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Chocolate – Food of the gods

It’s no surprise that February is National Chocolate Month – while other food items get a day or a week, it is fitting that chocolate has an entire month!  So where does chocolate come from?  Why it grows on trees, of course.  However, nature needs a lot of help to get chocolate from the raw form on the tree to the incredible goodness of a chocolate mousse, cake, cookies, brownies or truffles.

Chocolate comes from a small tropical tree – the Theobroma cacao (pronounced “ka-KOW”) tree.  Theobroma is a Greek word that translates “food of the gods.”  And since I am a chocoholic – I think it is a great name!  The cacao tree grows a pod shaped like a football from the branches or directly from the trunk.  These pods house 30 to 40 seeds (or beans) surrounded by a sticky white pulp.  After harvesting, the magic begins…

The beans with the pulp are put in pits or bins to ferment.  The heat of the fermentation changes the flavor of the beans into something that is almost edible.  In this pure form, the beans are very bitter.  Next, the beans are spread in the sun to dry for about a week.  Once dried, the beans are ready to head to the chocolate factory.

When they reach the factory, the beans are sorted and any other material is removed.  Different chocolate makers have different blends of types of beans or locations the beans were grown to create the flavors they want.  Once the beans are selected, the next step is to roast the beans.  The roasting is a very difficult step as there is a very small window of time when the beans are “just right.”  After roasting, the beans are cracked and “winnowed.”  This simply means that the outer shell of the beans are removed from the inner bean.

Once separated, the beans are crushed or broken and are called “nibs” at this point.  I love using Cacao Nibs in recipes – they are very crunchy and chocolaty, but also very bitter.  I add nibs to cookies – people often ask me what kind of nuts are in the cookies I make because they don’t expect the crunchy texture.

A lot of work, and not yet chocolate as we know it.  The next machine used is called a melangeur.  This has large rollers that crush and grind the beans.  This continues until there is a smooth paste that is called chocolate liquor (no alcohol in it).  It is here that a decision is made about how the chocolate will be further processed.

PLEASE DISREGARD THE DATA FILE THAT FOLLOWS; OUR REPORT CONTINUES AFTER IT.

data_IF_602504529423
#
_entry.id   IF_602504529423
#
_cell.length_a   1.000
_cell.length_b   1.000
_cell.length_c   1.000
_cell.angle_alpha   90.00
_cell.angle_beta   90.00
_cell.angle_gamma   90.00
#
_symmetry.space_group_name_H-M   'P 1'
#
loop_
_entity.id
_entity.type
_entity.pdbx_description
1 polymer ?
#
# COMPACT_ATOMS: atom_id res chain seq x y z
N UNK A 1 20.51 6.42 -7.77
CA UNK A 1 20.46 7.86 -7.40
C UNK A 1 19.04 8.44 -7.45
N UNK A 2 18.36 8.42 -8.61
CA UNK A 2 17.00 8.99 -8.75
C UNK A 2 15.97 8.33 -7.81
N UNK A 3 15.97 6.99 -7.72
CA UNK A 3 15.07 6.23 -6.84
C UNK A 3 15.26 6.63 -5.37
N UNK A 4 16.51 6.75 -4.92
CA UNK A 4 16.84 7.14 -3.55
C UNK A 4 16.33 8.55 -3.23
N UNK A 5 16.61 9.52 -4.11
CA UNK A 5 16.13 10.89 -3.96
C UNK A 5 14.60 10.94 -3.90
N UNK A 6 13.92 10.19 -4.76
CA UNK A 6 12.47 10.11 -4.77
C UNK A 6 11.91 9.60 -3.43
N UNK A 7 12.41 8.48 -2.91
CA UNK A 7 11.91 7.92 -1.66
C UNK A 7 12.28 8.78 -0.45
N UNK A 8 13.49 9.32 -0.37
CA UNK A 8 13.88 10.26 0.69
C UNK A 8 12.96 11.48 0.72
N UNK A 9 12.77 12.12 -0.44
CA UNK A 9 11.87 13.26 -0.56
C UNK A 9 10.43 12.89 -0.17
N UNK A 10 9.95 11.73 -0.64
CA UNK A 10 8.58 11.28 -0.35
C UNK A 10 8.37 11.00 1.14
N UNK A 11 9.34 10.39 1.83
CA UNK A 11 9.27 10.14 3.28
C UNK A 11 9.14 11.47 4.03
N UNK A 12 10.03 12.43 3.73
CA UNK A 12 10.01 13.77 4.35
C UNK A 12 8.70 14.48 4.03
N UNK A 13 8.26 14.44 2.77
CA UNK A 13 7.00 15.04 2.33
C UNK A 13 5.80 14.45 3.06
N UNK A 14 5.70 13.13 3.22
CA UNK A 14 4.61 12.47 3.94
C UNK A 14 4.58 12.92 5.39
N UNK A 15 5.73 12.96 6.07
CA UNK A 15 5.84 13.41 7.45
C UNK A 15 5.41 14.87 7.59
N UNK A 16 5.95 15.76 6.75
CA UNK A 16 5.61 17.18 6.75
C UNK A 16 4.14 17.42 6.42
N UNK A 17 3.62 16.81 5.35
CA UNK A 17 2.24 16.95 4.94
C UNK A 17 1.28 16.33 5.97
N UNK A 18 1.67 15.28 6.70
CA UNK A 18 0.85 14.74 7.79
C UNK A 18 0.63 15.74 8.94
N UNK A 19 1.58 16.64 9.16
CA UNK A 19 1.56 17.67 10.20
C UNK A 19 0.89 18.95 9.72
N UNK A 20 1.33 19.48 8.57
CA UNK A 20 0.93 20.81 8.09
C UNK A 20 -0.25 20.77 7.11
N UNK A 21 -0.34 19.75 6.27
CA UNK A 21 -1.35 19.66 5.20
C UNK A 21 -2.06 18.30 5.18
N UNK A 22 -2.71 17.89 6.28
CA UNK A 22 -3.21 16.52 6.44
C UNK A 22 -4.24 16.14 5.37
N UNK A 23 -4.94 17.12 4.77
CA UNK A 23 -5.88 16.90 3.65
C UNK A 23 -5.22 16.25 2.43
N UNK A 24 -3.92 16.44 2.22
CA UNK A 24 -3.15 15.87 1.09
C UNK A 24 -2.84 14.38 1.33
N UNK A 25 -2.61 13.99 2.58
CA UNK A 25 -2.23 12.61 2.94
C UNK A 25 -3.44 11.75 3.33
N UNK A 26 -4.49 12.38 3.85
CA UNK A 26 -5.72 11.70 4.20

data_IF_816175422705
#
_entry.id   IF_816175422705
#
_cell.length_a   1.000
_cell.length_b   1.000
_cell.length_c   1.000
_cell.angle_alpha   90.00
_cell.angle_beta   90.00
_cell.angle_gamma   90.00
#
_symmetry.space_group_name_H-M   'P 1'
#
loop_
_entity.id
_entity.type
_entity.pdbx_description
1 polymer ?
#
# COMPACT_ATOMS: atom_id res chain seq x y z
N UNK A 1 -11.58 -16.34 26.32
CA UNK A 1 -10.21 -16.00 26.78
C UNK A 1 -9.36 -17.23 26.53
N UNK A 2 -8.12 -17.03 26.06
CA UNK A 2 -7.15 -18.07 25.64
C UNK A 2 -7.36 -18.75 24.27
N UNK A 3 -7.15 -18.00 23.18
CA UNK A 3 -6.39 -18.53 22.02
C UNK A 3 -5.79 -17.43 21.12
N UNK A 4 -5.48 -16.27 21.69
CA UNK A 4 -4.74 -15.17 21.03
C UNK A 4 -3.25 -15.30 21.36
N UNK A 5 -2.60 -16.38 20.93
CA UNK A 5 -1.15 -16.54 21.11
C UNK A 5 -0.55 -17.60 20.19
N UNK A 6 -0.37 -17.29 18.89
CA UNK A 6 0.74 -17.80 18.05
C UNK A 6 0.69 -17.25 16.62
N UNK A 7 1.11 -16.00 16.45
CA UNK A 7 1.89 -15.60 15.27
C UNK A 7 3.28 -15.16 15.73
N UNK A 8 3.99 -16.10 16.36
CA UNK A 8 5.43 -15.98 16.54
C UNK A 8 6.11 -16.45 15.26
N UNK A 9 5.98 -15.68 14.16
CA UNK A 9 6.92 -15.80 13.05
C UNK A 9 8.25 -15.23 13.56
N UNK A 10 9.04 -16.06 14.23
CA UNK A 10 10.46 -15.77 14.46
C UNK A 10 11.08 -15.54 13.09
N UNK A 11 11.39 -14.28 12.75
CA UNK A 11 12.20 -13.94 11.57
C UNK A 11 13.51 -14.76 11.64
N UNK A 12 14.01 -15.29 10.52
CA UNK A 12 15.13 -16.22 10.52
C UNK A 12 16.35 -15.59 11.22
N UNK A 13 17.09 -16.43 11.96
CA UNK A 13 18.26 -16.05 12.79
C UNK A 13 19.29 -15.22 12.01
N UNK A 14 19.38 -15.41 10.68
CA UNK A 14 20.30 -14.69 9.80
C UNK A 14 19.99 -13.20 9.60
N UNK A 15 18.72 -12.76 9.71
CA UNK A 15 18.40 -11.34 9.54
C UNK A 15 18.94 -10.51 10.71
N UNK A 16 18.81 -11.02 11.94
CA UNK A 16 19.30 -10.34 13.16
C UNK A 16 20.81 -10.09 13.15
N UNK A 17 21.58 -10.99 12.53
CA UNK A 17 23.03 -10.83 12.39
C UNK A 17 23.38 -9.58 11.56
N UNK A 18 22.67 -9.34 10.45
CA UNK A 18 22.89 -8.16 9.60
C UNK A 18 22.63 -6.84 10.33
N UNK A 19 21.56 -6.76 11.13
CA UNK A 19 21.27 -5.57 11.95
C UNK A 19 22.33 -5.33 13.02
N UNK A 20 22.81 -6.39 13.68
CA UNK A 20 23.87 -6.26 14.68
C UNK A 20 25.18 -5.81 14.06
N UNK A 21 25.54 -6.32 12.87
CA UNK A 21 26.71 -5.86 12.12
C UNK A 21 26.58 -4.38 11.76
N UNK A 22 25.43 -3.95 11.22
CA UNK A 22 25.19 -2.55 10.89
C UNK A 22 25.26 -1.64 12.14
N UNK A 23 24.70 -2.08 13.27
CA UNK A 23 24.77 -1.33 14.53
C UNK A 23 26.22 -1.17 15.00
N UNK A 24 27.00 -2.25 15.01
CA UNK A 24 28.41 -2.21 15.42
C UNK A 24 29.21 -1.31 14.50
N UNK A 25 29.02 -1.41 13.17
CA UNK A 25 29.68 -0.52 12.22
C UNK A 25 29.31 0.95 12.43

The chocolate liquor can be put through a cocoa press which removes the cocoa butter (fat) leaving behind cocoa which can be ground into powder.  The cocoa press was invented by Coenraad Van Houten.  Since the cocoa powder is acidic and does not mix well with water, Van Houten also came up with a process that mixes the cocoa powder with an alkali solution.  This is known as “Dutch Processed Cocoa.” (Just a side note – both “natural” and Dutch processed cocoa powders are available on the market.  Make sure you know which one the recipe calls for – they are NOT interchangeable due to the difference in pH.)

The other option for the chocolate liquor is to mix it with other ingredients and turn it into different kinds of chocolate.  The most basic chocolates will add sugar, vanilla and possibly additional cocoa butter.  The texture at this point is not the smooth, silky chocolates we are used to.  This mixture is then “conched” to smooth out the texture and develop the flavors.  To get the consistency the chocolate maker wants, additional ingredients may be added including more cocoa butter and lecithin.  Other chocolates can be made by adding milk or milk solids, fruits or other flavors to the chocolate.

Once the mixture reaches the texture and flavor the chocolate maker wants, the chocolate is tempered – heating and cooling it to precise temperatures to get the glossy finish and the nice snap we are used to in chocolate bars.  Or, it can be put in other molds (who didn’t love the bunny’s ear at Easter…) or make into other candies, cookies, ice cream, etc.

Hopefully, you can see why top end chocolate can be very expensive.  Once you’ve tried different chocolates and experience the incredible range of flavors from top producers like Valhrona, Callebaut, El Ray and a multitude of others, you’ll find one that you really like to use.

So – there you go – more than you EVER wanted to know about how that fabulous chocolate shows up in the store…

Chocolate Resources:
See the “Cooking with C.C. Store” for some top chocolate and baking cookbooks along with a few chocolates.
Here are two beautiful chocolate books – “Essence of Chocolate: Recipes for Baking and Cooking with Fine Chocolate” by John Scharffenberger and “Bittersweet: Recipes and Tales from a life in Chocolate” by Alice Medrich.  John started the “artisan” chocolate movement in the US when he founded Scharffenberger Chocolate in Berkeley California.  Scharffenberger is one of the brands that I use in my cooking.  Alice is well known for her Berkeley former bakery – Chocolat.  Alice now shares her experiences with us through her writings.


The Essence of Chocolate
Bittersweet: Recipes and Tales from a life in Chocolate













Pictures of the Chocolate Process


Cacao Tree
Cacao Pod with Cacao Bean or Seed shown
Cacao Beans Drying
Conching the chocolate



This Post Has One Comment

  1. Very nice blog………C.C…… and great information. I love that you add books as reference and help for us……… Your photographs are very nice as well………
    Thank you for sharing your passion for chocolate……….

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